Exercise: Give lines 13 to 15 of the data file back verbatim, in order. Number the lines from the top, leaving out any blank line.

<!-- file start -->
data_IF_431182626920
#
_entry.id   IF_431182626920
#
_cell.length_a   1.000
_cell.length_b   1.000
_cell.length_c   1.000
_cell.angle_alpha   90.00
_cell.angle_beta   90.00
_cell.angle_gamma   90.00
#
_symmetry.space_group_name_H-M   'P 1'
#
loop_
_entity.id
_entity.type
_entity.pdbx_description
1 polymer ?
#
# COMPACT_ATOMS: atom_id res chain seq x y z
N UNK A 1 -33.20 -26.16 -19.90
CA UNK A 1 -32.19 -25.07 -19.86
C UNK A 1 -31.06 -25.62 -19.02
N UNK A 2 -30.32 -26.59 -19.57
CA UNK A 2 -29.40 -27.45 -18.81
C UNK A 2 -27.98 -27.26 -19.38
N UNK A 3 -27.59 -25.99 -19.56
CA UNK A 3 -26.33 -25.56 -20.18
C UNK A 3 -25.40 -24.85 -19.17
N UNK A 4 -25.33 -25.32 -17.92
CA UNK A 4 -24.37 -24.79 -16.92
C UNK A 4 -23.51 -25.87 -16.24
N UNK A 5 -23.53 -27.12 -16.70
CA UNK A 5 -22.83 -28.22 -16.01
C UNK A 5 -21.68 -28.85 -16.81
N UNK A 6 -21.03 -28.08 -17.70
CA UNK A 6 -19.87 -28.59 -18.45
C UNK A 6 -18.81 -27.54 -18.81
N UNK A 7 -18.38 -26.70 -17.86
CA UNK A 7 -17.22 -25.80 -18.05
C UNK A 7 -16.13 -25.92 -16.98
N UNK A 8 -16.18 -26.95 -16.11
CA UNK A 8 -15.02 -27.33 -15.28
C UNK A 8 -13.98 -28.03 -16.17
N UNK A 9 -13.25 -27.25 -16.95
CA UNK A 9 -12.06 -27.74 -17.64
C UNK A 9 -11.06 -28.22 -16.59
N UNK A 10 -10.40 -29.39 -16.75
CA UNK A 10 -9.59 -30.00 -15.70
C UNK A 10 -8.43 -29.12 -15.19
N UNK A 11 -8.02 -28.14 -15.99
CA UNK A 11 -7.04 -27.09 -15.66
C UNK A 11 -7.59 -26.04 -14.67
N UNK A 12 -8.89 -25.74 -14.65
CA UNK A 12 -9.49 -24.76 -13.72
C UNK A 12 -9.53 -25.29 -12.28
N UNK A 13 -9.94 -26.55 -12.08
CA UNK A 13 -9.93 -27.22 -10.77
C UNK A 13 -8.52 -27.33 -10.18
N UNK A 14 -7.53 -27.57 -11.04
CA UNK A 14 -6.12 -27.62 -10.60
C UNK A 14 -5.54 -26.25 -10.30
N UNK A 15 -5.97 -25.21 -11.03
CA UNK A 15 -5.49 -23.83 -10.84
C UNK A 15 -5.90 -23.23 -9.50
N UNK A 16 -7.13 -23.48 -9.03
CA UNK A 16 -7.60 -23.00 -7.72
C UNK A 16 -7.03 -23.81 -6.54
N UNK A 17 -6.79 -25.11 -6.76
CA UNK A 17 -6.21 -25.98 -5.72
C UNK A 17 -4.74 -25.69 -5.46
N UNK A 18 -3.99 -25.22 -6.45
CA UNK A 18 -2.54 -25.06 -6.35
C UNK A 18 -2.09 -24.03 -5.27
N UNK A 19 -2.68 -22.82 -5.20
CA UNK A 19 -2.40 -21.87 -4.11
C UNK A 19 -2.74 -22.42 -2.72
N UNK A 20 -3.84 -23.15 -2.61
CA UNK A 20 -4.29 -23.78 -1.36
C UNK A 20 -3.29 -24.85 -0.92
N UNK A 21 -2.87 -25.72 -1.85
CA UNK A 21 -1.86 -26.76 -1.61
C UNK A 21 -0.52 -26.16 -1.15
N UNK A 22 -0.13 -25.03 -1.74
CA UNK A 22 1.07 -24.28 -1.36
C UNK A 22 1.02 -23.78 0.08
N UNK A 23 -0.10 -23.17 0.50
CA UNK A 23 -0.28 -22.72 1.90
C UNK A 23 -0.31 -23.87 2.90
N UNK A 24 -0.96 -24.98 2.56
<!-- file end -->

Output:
#
loop_
_entity.id